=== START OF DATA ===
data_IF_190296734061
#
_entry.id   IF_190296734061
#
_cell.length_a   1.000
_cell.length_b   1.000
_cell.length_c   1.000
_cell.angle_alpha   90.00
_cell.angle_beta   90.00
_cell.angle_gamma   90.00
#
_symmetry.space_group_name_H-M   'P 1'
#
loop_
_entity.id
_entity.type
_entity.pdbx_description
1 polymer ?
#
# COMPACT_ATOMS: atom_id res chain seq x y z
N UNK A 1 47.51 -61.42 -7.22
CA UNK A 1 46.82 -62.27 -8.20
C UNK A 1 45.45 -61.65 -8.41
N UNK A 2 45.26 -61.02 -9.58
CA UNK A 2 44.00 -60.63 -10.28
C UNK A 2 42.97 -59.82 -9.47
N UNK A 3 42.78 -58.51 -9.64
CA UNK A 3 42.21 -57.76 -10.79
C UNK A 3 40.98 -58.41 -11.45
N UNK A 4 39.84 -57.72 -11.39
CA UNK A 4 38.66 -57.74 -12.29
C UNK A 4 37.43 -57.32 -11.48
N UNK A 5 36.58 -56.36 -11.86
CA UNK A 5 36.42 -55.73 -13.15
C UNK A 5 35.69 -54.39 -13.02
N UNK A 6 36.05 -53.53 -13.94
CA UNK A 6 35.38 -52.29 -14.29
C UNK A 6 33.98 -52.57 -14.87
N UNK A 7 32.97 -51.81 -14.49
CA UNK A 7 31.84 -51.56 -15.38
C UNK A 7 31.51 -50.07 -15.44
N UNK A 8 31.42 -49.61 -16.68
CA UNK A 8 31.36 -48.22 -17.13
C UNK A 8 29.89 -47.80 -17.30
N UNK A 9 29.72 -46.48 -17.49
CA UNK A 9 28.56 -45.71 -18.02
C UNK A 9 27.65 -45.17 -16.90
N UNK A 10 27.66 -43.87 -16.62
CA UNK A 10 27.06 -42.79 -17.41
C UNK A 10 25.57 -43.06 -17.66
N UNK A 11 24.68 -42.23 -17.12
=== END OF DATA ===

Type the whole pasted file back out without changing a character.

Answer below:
data_IF_190296734061
#
_entry.id   IF_190296734061
#
_cell.length_a   1.000
_cell.length_b   1.000
_cell.length_c   1.000
_cell.angle_alpha   90.00
_cell.angle_beta   90.00
_cell.angle_gamma   90.00
#
_symmetry.space_group_name_H-M   'P 1'
#
loop_
_entity.id
_entity.type
_entity.pdbx_description
1 polymer ?
#
# COMPACT_ATOMS: atom_id res chain seq x y z
N UNK A 1 47.51 -61.42 -7.22
CA UNK A 1 46.82 -62.27 -8.20
C UNK A 1 45.45 -61.65 -8.41
N UNK A 2 45.26 -61.02 -9.58
CA UNK A 2 44.00 -60.63 -10.28
C UNK A 2 42.97 -59.82 -9.47
N UNK A 3 42.78 -58.51 -9.64
CA UNK A 3 42.21 -57.76 -10.79
C UNK A 3 40.98 -58.41 -11.45
N UNK A 4 39.84 -57.72 -11.39
CA UNK A 4 38.66 -57.74 -12.29
C UNK A 4 37.43 -57.32 -11.48
N UNK A 5 36.58 -56.36 -11.86
CA UNK A 5 36.42 -55.73 -13.15
C UNK A 5 35.69 -54.39 -13.02
N UNK A 6 36.05 -53.53 -13.94
CA UNK A 6 35.38 -52.29 -14.29
C UNK A 6 33.98 -52.57 -14.87
N UNK A 7 32.97 -51.81 -14.49
CA UNK A 7 31.84 -51.56 -15.38
C UNK A 7 31.51 -50.07 -15.44
N UNK A 8 31.42 -49.61 -16.68
CA UNK A 8 31.36 -48.22 -17.13
C UNK A 8 29.89 -47.80 -17.30
N UNK A 9 29.72 -46.48 -17.49
CA UNK A 9 28.56 -45.71 -18.02
C UNK A 9 27.65 -45.17 -16.90
N UNK A 10 27.66 -43.87 -16.62
CA UNK A 10 27.06 -42.79 -17.41
C UNK A 10 25.57 -43.06 -17.66
N UNK A 11 24.68 -42.23 -17.12